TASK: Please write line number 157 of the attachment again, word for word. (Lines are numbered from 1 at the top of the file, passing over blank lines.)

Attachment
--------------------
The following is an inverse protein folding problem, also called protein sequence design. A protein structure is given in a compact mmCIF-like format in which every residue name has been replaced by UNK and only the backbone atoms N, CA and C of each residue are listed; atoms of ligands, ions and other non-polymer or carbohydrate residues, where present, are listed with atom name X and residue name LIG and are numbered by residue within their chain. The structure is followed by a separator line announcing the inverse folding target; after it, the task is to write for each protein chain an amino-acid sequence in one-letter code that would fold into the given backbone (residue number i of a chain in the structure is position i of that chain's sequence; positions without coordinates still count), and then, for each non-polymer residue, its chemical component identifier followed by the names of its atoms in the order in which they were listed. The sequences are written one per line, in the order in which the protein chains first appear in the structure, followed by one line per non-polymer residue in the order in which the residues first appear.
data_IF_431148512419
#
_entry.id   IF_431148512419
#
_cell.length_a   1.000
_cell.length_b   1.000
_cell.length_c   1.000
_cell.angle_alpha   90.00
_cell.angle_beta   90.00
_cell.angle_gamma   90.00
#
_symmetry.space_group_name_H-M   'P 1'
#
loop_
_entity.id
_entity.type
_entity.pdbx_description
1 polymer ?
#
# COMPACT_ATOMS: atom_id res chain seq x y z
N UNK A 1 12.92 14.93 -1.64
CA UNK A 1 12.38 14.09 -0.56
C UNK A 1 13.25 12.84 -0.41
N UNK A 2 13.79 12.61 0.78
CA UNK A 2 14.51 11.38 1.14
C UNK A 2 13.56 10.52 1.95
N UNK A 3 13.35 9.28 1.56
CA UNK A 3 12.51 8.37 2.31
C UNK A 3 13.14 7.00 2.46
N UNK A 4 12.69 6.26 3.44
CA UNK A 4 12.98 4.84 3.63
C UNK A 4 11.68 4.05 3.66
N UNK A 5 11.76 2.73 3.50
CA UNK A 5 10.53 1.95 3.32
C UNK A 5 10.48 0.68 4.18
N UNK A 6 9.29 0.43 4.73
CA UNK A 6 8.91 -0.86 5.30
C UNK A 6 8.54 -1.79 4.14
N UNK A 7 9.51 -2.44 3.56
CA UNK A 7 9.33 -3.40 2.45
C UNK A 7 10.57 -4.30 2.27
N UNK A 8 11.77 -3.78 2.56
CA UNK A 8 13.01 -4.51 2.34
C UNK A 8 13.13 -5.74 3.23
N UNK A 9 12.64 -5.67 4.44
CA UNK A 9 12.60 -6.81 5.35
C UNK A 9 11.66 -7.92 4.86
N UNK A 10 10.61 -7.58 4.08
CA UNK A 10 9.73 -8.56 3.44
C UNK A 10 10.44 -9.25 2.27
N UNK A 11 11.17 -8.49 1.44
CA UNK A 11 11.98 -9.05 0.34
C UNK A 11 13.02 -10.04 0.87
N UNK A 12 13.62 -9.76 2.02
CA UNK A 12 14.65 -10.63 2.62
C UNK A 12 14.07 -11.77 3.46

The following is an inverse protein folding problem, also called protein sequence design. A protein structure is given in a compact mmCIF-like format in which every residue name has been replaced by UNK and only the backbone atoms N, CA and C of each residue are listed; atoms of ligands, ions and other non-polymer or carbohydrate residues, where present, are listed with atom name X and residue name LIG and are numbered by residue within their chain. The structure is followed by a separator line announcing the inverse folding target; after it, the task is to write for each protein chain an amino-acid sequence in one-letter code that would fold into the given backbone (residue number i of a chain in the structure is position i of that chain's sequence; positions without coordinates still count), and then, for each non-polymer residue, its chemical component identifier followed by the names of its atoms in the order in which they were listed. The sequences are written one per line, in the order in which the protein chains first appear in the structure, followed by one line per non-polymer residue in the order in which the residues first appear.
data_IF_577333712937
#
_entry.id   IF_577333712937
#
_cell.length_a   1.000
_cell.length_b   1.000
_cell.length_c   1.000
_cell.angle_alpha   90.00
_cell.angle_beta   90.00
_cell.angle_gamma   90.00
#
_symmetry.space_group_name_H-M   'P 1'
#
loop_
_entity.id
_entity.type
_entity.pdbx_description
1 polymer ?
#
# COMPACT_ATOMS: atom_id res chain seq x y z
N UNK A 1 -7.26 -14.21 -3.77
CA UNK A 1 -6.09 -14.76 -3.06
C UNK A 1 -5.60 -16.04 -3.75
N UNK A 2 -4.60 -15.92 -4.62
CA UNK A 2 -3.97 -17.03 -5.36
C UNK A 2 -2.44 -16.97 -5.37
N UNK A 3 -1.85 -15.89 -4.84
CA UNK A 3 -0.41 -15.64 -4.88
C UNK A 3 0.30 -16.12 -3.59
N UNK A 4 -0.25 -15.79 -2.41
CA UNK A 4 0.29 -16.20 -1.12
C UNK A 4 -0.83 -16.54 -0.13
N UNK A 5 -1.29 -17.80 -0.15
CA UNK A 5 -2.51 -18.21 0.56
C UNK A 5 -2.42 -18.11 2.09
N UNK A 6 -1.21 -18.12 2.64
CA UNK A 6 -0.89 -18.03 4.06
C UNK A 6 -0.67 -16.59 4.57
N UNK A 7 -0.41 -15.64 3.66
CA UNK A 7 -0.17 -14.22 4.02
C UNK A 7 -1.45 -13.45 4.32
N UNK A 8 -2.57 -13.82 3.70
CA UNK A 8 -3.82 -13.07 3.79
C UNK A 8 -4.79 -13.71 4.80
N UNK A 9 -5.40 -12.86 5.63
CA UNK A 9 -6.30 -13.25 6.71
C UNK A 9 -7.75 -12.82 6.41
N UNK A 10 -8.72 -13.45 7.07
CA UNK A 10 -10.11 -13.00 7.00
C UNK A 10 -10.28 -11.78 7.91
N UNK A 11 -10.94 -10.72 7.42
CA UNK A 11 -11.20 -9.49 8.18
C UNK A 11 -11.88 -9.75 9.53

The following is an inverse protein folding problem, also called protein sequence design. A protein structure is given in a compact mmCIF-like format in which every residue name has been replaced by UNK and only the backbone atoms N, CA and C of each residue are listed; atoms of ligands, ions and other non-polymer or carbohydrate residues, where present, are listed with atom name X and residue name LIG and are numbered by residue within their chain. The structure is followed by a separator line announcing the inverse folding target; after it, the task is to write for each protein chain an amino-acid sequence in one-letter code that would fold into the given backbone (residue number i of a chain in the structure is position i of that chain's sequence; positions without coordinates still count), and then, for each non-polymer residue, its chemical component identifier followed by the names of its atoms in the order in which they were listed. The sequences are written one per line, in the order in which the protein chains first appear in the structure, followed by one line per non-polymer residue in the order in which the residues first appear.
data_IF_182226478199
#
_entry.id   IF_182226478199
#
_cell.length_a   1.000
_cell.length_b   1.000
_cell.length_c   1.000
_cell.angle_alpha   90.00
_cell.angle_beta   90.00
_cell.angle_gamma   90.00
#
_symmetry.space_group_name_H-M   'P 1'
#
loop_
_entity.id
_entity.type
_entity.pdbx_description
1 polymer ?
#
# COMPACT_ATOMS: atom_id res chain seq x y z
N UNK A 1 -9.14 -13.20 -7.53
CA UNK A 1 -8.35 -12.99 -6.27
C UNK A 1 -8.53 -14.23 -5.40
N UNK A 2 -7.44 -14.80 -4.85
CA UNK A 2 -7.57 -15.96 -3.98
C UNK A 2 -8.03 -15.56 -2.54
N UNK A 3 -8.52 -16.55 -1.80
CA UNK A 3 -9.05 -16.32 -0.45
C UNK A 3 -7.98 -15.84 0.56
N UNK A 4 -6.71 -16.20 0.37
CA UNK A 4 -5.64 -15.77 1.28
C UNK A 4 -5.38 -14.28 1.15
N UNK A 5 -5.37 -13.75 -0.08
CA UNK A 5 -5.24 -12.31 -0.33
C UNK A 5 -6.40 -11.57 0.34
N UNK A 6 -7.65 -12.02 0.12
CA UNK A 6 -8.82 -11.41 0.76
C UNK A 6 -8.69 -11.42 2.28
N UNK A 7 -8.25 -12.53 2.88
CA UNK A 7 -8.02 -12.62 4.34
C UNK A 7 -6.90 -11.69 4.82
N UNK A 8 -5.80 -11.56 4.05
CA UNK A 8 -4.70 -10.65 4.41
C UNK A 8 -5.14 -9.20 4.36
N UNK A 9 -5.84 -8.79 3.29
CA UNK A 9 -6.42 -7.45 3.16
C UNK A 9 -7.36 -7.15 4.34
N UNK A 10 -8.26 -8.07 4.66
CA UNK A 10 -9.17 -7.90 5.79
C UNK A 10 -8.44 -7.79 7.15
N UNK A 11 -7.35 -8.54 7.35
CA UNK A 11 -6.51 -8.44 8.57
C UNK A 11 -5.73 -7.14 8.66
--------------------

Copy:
N UNK A 9 -5.84 -8.79 3.29